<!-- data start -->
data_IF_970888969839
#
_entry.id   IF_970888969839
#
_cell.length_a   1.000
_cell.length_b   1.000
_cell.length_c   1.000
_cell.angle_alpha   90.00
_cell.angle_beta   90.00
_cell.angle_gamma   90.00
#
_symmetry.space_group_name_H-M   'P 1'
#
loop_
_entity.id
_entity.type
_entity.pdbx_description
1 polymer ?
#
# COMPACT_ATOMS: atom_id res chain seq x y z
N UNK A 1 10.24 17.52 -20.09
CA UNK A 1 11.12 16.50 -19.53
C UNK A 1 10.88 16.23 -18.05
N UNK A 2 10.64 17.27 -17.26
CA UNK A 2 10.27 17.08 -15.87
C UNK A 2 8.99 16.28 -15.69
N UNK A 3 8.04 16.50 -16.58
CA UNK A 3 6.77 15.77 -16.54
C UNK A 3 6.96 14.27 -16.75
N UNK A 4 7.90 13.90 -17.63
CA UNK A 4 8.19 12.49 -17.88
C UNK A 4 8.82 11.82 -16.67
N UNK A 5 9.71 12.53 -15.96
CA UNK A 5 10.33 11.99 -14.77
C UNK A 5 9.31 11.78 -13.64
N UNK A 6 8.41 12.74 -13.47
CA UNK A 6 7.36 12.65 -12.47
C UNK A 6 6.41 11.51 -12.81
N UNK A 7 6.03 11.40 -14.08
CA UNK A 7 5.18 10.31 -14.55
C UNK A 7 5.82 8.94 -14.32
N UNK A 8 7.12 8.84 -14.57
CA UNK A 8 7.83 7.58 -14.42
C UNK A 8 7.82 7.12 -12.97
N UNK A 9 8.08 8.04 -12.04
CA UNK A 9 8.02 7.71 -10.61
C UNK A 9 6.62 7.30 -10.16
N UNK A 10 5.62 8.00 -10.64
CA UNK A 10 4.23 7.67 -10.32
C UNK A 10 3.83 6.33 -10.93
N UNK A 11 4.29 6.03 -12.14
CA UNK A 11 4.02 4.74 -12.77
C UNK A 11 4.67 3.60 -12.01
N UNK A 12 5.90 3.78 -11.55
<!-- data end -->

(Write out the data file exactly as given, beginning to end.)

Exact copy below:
data_IF_970888969839
#
_entry.id   IF_970888969839
#
_cell.length_a   1.000
_cell.length_b   1.000
_cell.length_c   1.000
_cell.angle_alpha   90.00
_cell.angle_beta   90.00
_cell.angle_gamma   90.00
#
_symmetry.space_group_name_H-M   'P 1'
#
loop_
_entity.id
_entity.type
_entity.pdbx_description
1 polymer ?
#
# COMPACT_ATOMS: atom_id res chain seq x y z
N UNK A 1 10.24 17.52 -20.09
CA UNK A 1 11.12 16.50 -19.53
C UNK A 1 10.88 16.23 -18.05
N UNK A 2 10.64 17.27 -17.26
CA UNK A 2 10.27 17.08 -15.87
C UNK A 2 8.99 16.28 -15.69
N UNK A 3 8.04 16.50 -16.58
CA UNK A 3 6.77 15.77 -16.54
C UNK A 3 6.96 14.27 -16.75
N UNK A 4 7.90 13.90 -17.63
CA UNK A 4 8.19 12.49 -17.88
C UNK A 4 8.82 11.82 -16.67
N UNK A 5 9.71 12.53 -15.96
CA UNK A 5 10.33 11.99 -14.77
C UNK A 5 9.31 11.78 -13.64
N UNK A 6 8.41 12.74 -13.47
CA UNK A 6 7.36 12.65 -12.47
C UNK A 6 6.41 11.51 -12.81
N UNK A 7 6.03 11.40 -14.08
CA UNK A 7 5.18 10.31 -14.55
C UNK A 7 5.82 8.94 -14.32
N UNK A 8 7.12 8.84 -14.57
CA UNK A 8 7.83 7.58 -14.42
C UNK A 8 7.82 7.12 -12.97
N UNK A 9 8.08 8.04 -12.04
CA UNK A 9 8.02 7.71 -10.61
C UNK A 9 6.62 7.30 -10.16
N UNK A 10 5.62 8.00 -10.64
CA UNK A 10 4.23 7.67 -10.32
C UNK A 10 3.83 6.33 -10.93
N UNK A 11 4.29 6.03 -12.14
CA UNK A 11 4.02 4.74 -12.77
C UNK A 11 4.67 3.60 -12.01
N UNK A 12 5.90 3.78 -11.55